2. Health Benefits of Tuna and Salmon. (n.d.). Retrieved June 12, 2017, from https://www.healthyeating.org/Healthy-Eating/All-Star-Foods/Protein/Article-Viewer/Article/89/Health-Benefits-of-Tuna-and-Salmon.aspx

Parks and Health

If you feel like a walk in a park is all you need to feel physically and mentally better, then you might be right! In a study conducted by Andrew Mowen and other Penn State researchers, it was shown that the vast majority of Pennsylvanians view parks as a valuable place to promote overall health and wellness, and as a critical part of primary health care. These results were based on two surveys; one was sent out via mail to a random sample of 12,000 adults and the other was conducted with outpatients at a medical clinic run by Penn State College of Medicine.

Christopher Sciamanna, one of the co-investigators, thinks the reward structure for primary health care will change in the future.  Sciamanna believes that doctors will be paid more for their prevention efforts and keeping patients healthy.  Given this redefinition of health care, we may see an increase in the preservation and use of parks, trails and open spaces! (1)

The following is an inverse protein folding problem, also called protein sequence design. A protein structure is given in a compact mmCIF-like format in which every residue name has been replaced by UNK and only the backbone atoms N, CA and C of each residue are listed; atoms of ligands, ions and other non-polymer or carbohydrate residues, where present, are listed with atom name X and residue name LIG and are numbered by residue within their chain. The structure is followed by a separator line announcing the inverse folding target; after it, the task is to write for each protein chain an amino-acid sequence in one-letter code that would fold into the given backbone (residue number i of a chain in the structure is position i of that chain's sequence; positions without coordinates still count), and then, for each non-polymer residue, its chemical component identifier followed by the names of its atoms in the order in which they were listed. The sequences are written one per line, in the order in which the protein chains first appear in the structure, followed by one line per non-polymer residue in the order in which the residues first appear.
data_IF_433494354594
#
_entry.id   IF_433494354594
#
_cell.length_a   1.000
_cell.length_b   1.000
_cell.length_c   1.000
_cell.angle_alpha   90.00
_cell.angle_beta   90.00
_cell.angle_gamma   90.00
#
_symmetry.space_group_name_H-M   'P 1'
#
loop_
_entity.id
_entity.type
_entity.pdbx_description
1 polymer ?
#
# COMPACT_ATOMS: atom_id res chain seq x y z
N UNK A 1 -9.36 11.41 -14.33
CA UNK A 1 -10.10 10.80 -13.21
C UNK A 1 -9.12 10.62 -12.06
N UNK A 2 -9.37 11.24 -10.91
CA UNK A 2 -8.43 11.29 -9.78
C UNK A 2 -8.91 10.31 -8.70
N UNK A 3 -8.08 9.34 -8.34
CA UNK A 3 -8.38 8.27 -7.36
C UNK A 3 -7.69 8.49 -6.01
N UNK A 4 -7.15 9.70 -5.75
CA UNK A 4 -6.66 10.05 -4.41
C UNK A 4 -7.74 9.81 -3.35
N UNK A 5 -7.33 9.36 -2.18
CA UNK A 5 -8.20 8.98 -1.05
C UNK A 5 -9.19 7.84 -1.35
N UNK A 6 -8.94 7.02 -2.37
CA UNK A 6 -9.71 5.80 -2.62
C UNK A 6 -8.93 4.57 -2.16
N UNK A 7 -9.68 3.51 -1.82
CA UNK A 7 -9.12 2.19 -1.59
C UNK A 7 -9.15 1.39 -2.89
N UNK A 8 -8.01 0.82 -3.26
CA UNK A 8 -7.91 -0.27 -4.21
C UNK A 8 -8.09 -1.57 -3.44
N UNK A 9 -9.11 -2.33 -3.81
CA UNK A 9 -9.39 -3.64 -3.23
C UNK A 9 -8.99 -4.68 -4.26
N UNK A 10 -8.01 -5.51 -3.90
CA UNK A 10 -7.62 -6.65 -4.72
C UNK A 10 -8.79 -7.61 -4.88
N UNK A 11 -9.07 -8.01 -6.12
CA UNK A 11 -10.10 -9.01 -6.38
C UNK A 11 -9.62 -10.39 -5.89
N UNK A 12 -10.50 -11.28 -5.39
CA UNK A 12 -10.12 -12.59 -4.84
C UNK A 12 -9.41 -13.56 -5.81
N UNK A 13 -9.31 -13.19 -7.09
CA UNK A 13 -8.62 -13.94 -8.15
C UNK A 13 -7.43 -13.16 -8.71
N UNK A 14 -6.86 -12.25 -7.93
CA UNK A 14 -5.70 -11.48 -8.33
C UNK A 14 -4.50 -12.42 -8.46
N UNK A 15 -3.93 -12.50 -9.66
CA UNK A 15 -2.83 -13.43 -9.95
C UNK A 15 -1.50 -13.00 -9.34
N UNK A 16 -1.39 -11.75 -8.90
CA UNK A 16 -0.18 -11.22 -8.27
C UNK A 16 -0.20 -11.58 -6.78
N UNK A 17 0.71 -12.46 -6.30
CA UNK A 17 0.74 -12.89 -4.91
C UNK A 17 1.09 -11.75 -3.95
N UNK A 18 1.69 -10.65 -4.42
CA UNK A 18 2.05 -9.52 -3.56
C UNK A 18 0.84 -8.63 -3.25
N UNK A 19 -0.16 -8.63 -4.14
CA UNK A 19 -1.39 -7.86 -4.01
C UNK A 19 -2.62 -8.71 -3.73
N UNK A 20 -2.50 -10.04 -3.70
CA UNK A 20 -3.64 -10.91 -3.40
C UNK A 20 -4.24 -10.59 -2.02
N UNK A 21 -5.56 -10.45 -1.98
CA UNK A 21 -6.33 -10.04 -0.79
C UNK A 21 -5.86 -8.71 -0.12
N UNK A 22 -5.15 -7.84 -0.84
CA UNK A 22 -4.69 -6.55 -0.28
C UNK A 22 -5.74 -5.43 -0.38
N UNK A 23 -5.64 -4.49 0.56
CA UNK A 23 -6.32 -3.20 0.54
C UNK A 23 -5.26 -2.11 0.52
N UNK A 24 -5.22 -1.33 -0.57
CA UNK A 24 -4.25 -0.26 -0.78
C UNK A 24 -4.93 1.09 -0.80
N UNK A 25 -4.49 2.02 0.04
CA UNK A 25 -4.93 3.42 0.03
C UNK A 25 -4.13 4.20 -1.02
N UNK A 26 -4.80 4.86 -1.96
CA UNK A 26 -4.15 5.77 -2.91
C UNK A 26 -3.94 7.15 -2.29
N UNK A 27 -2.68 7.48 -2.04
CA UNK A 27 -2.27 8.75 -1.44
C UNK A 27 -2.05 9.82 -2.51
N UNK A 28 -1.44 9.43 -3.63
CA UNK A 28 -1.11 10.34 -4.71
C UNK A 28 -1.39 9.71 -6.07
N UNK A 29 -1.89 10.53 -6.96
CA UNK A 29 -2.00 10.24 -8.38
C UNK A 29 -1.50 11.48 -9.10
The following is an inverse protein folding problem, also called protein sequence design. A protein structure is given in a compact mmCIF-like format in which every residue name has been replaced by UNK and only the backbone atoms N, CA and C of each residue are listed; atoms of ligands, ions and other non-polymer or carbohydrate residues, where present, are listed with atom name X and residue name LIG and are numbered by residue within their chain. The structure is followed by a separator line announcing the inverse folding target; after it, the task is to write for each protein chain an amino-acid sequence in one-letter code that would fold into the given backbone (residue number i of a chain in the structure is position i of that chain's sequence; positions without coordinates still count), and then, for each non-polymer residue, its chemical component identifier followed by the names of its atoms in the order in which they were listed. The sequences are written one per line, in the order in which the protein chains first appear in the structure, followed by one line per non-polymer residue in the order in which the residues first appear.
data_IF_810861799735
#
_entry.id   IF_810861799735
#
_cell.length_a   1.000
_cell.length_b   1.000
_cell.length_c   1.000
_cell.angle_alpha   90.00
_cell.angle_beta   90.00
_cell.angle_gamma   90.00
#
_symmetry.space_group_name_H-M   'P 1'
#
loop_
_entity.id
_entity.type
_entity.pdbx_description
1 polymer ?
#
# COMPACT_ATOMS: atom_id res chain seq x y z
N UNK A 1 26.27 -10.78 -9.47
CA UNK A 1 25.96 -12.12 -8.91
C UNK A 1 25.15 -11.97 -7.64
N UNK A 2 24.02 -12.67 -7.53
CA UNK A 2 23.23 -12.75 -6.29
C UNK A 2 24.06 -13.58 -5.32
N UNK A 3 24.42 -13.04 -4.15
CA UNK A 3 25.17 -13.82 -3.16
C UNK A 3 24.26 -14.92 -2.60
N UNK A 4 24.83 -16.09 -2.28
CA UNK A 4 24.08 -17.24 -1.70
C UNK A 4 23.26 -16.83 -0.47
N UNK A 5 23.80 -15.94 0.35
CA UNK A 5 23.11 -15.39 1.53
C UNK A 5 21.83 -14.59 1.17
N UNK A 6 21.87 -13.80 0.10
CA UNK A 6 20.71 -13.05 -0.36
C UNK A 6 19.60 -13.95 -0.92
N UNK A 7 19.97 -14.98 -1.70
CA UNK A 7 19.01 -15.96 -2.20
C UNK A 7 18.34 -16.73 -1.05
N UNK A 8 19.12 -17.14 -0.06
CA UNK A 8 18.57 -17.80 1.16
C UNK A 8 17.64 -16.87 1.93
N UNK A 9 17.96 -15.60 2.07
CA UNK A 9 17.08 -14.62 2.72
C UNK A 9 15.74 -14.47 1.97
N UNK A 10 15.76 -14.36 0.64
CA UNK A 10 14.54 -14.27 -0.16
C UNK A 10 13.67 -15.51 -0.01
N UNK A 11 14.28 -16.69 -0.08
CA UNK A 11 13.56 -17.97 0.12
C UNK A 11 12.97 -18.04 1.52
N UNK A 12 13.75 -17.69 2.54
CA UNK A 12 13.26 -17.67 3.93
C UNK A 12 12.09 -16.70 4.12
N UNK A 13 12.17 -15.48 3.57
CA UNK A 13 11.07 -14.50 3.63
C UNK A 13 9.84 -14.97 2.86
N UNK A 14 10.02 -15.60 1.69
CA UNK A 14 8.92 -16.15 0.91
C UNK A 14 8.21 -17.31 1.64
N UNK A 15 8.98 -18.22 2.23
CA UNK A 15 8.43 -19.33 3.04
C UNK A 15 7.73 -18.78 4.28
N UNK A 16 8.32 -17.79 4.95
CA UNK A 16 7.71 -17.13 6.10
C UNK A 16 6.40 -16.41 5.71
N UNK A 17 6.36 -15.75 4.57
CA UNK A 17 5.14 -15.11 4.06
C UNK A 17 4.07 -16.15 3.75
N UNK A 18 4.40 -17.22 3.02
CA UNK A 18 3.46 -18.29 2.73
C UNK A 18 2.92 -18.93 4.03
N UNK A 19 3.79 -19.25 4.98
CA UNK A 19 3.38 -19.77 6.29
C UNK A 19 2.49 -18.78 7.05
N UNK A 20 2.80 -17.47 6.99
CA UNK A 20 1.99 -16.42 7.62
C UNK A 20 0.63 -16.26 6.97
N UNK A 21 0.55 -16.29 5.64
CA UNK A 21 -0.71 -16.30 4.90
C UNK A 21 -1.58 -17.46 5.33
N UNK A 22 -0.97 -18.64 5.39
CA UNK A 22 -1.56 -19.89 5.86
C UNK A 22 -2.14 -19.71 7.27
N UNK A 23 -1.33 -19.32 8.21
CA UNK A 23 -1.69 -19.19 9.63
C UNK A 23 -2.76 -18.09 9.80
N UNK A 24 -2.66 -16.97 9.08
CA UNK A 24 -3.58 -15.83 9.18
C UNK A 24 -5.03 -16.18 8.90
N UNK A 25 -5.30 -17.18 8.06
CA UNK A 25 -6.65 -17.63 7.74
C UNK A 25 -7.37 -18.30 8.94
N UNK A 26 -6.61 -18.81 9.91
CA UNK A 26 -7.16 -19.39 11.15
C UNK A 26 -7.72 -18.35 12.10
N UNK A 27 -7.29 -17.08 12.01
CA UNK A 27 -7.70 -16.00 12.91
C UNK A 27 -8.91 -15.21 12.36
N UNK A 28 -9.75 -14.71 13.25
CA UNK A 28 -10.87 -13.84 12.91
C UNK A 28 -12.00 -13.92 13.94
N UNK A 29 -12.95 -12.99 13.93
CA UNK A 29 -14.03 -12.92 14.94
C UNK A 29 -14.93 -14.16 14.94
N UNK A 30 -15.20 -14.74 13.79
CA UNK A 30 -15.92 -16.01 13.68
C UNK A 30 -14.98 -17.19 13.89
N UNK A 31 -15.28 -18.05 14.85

1. http://sustainability.psu.edu/spotlight/pennsylvanians-consider-parks-essential-part-health-care-system

 

Intellectual Wellness

Intellectual wellness is the dimension of wellness that relates to continuous learning during one’s life. You engage in lifelong learning and seek knowledge & activities that develop your critical thinking. An intellectually well person reflects on experiences, challenges their own views, and commits to learning new skills that they can apply to their life (1). The intellectually well person realizes that learning comes from experience just as much as it comes from a book. So sign up for that pottery class, go check out a new museum, or take a spontaneous trip to a place you have never been. There is no downside to learning new things, and you never know when the information you’ve learned will come in handy.

1. University of California, Riverside. (n.d.). Retrieved June 15, 2017, from http://wellness.ucr.edu/intellectual_wellness.html

 

Lyme Disease

Do you spend a lot of time outdoors during the summer? That’s great! One thing to keep in mind while enjoying nature is the risk for insect bites, especially tick bites. Lyme disease is caused by a bacterium that is carried by blacklegged ticks (Ixodes scapularis or Ixodes pacificus) which are often referred to as “deer ticks”.  Ticks can attach to any part of the human body (or your furry friends) and are often hard to find.